Thank you to Representative DiGirolamo, my dad, and the co-sponsors for all their hard work in helping me get this resolution passed!

Happy Eunice Kennedy Shriver Day 2016!

“Let me win. But if I cannot win, let me be brave in the attempt.”

– Special Olympics Athlete Oath


Eunice Kennedy Shriver wrote this down on the morning of July 20, 1968, the day of the first Special Olympics International Games. She spoke the oath at the Opening Ceremony, and ever since, Special Olympic athletes have been pledging it at every Special Olympic competition.

Today is the seventh annual Eunice Kennedy Shriver Day! We celebrate this every year to honor Eunice Kennedy Shriver, the founder of Special Olympics. She changed the lives of athletes with intellectual disabilities by providing them with a way to train and compete in sports, and she changed the lives of everyone in the world by creating a way for inclusion.

She was a hero in changing the world, and every day, Special Olympics continues on her heroic legacy. By reciting the Athlete Oath 48 years ago, Eunice Kennedy Shriver started a movement toward inclusion, and all of the 4.7 million current Special Olympics athletes and 1 million coaches and volunteers have continued her effort to create a world that celebrates people’s abilities instead of disabilities. Thank you, Eunice Kennedy Shriver, for giving the world Special Olympics. ❤

Click on the images below to make them bigger and celebrate EKS Day and Special Olympics with me! 🙂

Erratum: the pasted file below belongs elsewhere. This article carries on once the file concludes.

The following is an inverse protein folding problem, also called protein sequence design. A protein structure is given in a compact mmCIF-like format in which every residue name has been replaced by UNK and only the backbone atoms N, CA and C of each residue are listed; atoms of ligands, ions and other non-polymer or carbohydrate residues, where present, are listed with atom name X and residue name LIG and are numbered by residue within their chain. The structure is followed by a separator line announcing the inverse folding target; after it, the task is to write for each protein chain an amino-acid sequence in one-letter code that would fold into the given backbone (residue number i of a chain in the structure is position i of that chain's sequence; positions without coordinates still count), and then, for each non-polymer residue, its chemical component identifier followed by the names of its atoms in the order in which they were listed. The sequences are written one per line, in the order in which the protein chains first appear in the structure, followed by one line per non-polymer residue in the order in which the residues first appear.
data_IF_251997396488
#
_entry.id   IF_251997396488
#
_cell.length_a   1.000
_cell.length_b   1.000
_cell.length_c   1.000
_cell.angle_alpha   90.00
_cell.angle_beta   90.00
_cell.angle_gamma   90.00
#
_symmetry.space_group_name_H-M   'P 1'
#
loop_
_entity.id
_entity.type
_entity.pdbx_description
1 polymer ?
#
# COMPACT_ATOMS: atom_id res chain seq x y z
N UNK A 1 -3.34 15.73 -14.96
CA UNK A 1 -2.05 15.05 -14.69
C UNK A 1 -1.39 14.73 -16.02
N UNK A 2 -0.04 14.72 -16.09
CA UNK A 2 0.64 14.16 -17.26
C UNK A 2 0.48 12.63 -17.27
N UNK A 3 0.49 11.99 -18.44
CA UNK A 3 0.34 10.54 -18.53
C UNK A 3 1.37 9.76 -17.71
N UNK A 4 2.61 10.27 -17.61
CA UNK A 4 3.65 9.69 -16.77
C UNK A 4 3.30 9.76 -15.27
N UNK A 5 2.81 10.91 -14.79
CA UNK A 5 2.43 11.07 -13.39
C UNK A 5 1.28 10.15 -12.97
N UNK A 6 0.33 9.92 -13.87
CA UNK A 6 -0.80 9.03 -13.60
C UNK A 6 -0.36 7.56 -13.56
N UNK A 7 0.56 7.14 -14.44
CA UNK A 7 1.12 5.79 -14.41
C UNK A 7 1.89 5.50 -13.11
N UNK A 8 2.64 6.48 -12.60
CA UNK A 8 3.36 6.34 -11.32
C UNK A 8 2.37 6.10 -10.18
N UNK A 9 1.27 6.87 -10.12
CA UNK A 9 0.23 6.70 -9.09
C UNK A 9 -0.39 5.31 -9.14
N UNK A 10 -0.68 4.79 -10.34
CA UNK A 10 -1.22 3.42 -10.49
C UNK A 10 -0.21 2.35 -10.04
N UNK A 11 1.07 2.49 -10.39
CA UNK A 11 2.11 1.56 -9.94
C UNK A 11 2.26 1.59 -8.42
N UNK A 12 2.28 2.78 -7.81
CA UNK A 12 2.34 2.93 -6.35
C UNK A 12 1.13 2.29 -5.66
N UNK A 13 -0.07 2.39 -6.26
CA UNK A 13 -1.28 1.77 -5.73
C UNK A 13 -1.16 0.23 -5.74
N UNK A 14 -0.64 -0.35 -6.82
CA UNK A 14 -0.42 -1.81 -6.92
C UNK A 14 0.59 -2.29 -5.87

Happy Eunice Kennedy Shriver Day!

“You are the stars, and the world is watching you. By your presence, you send a message to every village, every city, every nation. A message of hope. A message of victory.” 


– Eunice Kennedy Shriver 

Today is the sixth annual Eunice Kennedy Shriver Day. It honors Eunice Kennedy Shriver (EKS), the founder of Special Olympics and someone who truly showed that one person can change the world. Special Olympics started as a summer day camp for people with intellectual disabilities held in her backyard. At that time, people with intellectual disabilities weren’t treated with respect or as members of the community, and there were no sports open to them.

Throughout the years, Special Olympics has continued to change athletes’ lives by providing Olympic-style sporting competitions, working to end the use of the R word, and becoming the world’s largest public health organization that treats individuals with intellectual disabilities. Today, Special Olympics serves over 4.4 million athletes in more than 170 countries, and it is all because of Eunice Kennedy Shriver’s dream.

Special Olympics writes, “Eunice Kennedy Shriver Day is celebrated around the world in an effort to honor her life and impact and share her story to inspire new fans. We hope to inspire people of all ages to follow her example and commit themselves to improving the world for people with intellectual disabilities.” This day is a call to action for people around the world to make society more unified in sports, the community, and at work. It is so inspiring to continue her legacy by working at Special Olympics New York.

Eunice Kennedy Shriver was a remarkable person who fully embodied the ideas of the Olympic movement. She lived according to her key values of love, justice, faith, hope, and courage, and by doing so, she changed the lives of over 4.4 million people with intellectual disabilities. She was a hero, and through Special Olympics, her heroism lives on.

For More Information on EKS Day and Special Olympics